Daniel Lewis, Siena College – Public Attitudes Towards Transgender Rights

On Siena College Week: Could unfamiliarity with transgender people be driving negative attitudes in the U.S.?

Daniel Lewis, associate professor of political science at Siena College, examines this question.

Daniel C. Lewis earned his Ph.D. from Michigan State University in 2008 and previously directed the University of New Orleans’ graduate programs in political science.  His work on direct democracy, minority rights, term limits, LGBT politics, the policy process, and interest groups has been published in a variety of peer-reviewed journals.  His first book, Direct Democracy and Minority Rights: A Critical Review of the Tyranny of the Majority in the American States, was published in 2013.  His next book,  The Remarkable Rise of Transgender Rights, co-authored with Jami K. Taylor and Donald Haider-Markel, is set to be published by the University of Michigan Press in the coming year.  Dr. Lewis teaches American politics and public policy courses with an emphasis on political institutions.

Public Attitudes Towards Transgender Rights


Voters in Anchorage recently rejected a transgender “bathroom bill,” which would have required transgender people to use public facilities that match the sex on their birth certificates.  That vote came on the heels of President Trump’s order to bar transgender people from the military, and high-profile referendums in Houston and Fayetteville where voters rejected efforts to protect transgender people from discrimination in public accommodations.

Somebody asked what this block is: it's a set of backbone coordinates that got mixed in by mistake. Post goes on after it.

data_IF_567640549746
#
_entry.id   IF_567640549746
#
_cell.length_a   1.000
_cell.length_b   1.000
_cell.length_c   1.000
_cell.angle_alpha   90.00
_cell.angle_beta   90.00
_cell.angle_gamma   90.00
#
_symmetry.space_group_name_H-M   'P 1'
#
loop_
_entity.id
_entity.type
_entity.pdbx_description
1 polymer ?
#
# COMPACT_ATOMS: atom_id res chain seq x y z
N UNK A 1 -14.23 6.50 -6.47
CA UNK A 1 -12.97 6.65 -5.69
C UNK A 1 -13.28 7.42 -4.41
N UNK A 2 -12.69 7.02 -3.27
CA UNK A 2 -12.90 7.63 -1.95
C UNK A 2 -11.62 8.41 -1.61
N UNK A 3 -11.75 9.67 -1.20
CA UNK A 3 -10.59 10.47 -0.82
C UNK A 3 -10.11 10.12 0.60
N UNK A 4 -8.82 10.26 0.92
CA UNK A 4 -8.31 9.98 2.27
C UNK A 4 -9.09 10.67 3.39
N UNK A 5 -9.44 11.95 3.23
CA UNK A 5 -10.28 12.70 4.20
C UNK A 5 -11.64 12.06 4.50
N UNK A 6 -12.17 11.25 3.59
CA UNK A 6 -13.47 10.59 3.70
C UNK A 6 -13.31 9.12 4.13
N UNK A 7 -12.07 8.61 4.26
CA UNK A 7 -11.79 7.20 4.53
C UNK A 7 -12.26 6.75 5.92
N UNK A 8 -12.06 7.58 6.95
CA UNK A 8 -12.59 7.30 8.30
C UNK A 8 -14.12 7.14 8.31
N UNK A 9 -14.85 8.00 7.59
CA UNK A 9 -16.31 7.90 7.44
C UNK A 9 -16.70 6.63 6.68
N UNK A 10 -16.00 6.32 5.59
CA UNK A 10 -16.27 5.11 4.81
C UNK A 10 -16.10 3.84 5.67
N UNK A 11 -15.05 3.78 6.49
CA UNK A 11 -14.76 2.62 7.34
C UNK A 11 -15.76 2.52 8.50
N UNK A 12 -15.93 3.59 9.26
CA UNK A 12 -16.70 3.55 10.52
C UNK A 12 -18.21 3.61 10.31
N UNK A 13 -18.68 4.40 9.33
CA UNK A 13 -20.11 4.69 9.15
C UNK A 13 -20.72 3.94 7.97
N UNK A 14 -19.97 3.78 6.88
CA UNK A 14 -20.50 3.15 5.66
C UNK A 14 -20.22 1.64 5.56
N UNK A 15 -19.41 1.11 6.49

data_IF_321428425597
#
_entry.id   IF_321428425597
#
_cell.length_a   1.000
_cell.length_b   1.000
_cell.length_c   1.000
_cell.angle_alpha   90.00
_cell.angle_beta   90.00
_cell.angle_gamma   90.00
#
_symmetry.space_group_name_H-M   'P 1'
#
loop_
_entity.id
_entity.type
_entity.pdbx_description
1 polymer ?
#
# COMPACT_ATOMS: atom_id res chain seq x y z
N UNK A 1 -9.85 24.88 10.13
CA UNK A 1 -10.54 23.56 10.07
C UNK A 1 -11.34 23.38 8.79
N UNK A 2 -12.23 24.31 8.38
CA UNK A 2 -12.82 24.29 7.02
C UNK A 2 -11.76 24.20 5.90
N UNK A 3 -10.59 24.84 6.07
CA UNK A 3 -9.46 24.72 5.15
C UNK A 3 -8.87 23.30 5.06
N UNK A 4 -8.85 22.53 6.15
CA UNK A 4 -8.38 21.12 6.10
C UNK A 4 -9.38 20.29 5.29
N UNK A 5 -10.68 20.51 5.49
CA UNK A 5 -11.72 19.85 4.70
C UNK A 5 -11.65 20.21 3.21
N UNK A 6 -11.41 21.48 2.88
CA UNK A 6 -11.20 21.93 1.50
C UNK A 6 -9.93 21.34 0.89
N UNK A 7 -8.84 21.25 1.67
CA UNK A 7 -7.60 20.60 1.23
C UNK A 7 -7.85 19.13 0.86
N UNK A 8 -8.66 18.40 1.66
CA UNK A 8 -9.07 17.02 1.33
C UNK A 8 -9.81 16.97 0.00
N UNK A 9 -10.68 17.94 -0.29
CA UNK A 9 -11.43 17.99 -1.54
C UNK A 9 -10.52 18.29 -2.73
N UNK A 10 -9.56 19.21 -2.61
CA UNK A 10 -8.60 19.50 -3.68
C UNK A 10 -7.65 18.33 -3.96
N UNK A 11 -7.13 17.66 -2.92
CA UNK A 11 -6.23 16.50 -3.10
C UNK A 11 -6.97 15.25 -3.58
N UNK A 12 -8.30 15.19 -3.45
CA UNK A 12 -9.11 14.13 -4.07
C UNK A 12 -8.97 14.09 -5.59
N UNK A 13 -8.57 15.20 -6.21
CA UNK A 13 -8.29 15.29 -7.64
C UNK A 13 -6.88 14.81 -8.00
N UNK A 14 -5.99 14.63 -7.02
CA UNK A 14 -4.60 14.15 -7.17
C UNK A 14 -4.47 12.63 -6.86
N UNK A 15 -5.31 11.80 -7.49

As a relatively new issue that directly affects only a small minority of Americans, it is not clear how the public has formed opinions on these policy proposals. 

To find out, a team of political scientists conducted three of the first national surveys on transgender rights.  Though transgender rights are often lumped in with LGBT rights, striking differences were found in attitudes toward the two groups. 

In general, support for policies that protect transgender rights is lower compared to similar policies that address gay rights.  Also, attitudes toward transgender people tend to be more influenced by partisanship and gender, and less influenced by religiosity compared to attitudes toward gay men and lesbians. 

However, the surveys also revealed that roughly a third of Americans are unable or unwilling to report a position on most policies, reflecting considerable uncertainty about the issue.  These negative and uncertain attitudes may derive simply from unfamiliarity.  In 2016, just 15 percent of Americans reported knowing someone who is transgender compared to 58 percent that know someone is gay.  This is important because knowing an LGBT person significantly increases positive attitudes toward the groups as a whole. 

Further, the study found that simply showing a picture of someone who is transgender, regardless how the person looked, increased support for transgender rights.  Importantly, this suggests that public attitudes may become more accepting in the future as Americans become more familiar with the concept of transgender identities and transgender people themselves.